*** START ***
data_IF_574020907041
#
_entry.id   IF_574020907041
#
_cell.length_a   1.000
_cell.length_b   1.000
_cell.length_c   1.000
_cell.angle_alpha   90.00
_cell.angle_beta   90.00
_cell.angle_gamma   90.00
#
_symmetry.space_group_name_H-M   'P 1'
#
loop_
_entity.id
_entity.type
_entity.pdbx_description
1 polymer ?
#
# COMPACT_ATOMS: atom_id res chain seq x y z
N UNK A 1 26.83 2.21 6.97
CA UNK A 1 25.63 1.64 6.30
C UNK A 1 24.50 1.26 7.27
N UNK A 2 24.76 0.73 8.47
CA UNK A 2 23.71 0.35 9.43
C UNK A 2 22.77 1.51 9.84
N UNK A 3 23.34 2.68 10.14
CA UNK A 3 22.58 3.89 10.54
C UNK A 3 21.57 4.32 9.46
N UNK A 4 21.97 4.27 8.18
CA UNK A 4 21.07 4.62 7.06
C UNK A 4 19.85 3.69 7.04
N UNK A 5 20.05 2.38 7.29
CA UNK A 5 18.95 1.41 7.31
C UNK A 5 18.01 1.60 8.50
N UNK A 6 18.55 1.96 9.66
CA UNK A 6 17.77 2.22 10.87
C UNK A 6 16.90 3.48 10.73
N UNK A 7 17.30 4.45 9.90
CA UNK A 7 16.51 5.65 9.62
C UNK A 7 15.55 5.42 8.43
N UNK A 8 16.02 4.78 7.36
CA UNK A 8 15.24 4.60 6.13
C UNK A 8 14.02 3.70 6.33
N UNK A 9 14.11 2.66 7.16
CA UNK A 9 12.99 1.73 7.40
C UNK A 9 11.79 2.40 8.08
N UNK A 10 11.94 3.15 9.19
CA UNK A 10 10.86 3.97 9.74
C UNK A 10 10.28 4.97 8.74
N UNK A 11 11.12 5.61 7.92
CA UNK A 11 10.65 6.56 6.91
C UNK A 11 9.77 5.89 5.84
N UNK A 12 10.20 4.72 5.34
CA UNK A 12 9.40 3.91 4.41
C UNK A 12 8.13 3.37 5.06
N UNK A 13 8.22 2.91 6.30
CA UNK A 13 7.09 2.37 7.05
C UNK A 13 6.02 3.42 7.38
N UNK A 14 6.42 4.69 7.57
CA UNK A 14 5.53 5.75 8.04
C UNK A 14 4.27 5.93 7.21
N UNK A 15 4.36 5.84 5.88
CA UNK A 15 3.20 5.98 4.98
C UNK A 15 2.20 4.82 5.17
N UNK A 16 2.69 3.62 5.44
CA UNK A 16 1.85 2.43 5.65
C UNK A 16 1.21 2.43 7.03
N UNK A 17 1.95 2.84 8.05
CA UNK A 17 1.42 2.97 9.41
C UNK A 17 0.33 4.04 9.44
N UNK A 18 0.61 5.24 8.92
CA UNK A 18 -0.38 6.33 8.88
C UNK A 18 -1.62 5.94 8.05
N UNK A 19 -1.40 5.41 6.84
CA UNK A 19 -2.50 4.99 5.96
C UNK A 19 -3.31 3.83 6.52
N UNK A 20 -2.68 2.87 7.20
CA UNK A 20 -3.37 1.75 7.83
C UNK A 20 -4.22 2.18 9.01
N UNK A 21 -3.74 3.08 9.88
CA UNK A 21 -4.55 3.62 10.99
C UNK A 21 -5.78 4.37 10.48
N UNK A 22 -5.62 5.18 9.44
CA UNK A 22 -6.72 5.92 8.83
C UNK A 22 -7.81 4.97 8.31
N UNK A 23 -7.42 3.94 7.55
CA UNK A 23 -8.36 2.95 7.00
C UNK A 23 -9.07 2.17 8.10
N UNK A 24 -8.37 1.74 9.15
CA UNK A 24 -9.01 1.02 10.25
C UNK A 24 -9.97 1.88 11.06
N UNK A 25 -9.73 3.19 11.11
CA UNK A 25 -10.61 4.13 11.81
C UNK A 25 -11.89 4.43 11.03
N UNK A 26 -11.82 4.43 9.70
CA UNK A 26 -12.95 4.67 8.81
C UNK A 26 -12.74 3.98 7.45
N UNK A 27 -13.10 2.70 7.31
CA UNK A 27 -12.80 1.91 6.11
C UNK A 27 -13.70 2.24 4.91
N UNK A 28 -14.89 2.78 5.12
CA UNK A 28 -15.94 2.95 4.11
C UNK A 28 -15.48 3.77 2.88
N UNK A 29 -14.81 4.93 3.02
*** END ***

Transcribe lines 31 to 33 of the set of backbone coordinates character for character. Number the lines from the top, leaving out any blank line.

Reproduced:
CA UNK A 4 21.07 4.62 7.06
C UNK A 4 19.85 3.69 7.04
N UNK A 5 20.05 2.38 7.29